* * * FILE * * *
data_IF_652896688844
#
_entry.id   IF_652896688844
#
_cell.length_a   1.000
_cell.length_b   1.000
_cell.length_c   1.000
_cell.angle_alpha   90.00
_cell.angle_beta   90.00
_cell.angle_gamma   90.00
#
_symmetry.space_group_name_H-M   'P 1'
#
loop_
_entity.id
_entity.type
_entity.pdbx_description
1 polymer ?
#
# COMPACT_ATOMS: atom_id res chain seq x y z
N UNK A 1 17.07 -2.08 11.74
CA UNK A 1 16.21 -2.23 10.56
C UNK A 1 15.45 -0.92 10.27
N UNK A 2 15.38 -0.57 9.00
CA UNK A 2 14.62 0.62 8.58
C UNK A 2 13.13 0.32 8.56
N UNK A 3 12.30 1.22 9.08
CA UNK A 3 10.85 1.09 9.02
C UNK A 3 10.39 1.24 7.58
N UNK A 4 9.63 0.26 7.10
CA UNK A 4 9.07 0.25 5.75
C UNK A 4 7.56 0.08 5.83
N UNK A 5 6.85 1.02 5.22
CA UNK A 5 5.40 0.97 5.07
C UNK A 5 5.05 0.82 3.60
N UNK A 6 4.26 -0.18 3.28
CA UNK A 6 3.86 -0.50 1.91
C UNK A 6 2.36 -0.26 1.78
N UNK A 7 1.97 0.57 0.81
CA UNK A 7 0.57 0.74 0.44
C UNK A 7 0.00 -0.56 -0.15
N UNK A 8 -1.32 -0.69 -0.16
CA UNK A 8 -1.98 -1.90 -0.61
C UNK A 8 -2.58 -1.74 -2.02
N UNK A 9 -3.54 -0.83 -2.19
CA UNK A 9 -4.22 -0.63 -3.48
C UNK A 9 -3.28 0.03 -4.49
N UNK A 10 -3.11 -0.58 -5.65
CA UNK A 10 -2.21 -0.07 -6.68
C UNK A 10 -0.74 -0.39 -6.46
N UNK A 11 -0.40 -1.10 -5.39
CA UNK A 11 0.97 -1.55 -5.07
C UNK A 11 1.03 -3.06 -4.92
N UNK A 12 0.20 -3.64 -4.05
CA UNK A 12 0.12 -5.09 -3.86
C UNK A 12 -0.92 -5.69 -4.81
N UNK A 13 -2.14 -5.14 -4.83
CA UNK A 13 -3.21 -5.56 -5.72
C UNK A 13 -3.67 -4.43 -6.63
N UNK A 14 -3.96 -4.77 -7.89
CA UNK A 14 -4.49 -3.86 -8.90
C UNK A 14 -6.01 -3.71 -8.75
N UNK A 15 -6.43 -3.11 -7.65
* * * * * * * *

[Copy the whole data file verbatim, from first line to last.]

data_IF_652896688844
#
_entry.id   IF_652896688844
#
_cell.length_a   1.000
_cell.length_b   1.000
_cell.length_c   1.000
_cell.angle_alpha   90.00
_cell.angle_beta   90.00
_cell.angle_gamma   90.00
#
_symmetry.space_group_name_H-M   'P 1'
#
loop_
_entity.id
_entity.type
_entity.pdbx_description
1 polymer ?
#
# COMPACT_ATOMS: atom_id res chain seq x y z
N UNK A 1 17.07 -2.08 11.74
CA UNK A 1 16.21 -2.23 10.56
C UNK A 1 15.45 -0.92 10.27
N UNK A 2 15.38 -0.57 9.00
CA UNK A 2 14.62 0.62 8.58
C UNK A 2 13.13 0.32 8.56
N UNK A 3 12.30 1.22 9.08
CA UNK A 3 10.85 1.09 9.02
C UNK A 3 10.39 1.24 7.58
N UNK A 4 9.63 0.26 7.10
CA UNK A 4 9.07 0.25 5.75
C UNK A 4 7.56 0.08 5.83
N UNK A 5 6.85 1.02 5.22
CA UNK A 5 5.40 0.97 5.07
C UNK A 5 5.05 0.82 3.60
N UNK A 6 4.26 -0.18 3.28
CA UNK A 6 3.86 -0.50 1.91
C UNK A 6 2.36 -0.26 1.78
N UNK A 7 1.97 0.57 0.81
CA UNK A 7 0.57 0.74 0.44
C UNK A 7 0.00 -0.56 -0.15
N UNK A 8 -1.32 -0.69 -0.16
CA UNK A 8 -1.98 -1.90 -0.61
C UNK A 8 -2.58 -1.74 -2.02
N UNK A 9 -3.54 -0.83 -2.19
CA UNK A 9 -4.22 -0.63 -3.48
C UNK A 9 -3.28 0.03 -4.49
N UNK A 10 -3.11 -0.58 -5.65
CA UNK A 10 -2.21 -0.07 -6.68
C UNK A 10 -0.74 -0.39 -6.46
N UNK A 11 -0.40 -1.10 -5.39
CA UNK A 11 0.97 -1.55 -5.07
C UNK A 11 1.03 -3.06 -4.92
N UNK A 12 0.20 -3.64 -4.05
CA UNK A 12 0.12 -5.09 -3.86
C UNK A 12 -0.92 -5.69 -4.81
N UNK A 13 -2.14 -5.14 -4.83
CA UNK A 13 -3.21 -5.56 -5.72
C UNK A 13 -3.67 -4.43 -6.63
N UNK A 14 -3.96 -4.77 -7.89
CA UNK A 14 -4.49 -3.86 -8.90
C UNK A 14 -6.01 -3.71 -8.75
N UNK A 15 -6.43 -3.11 -7.65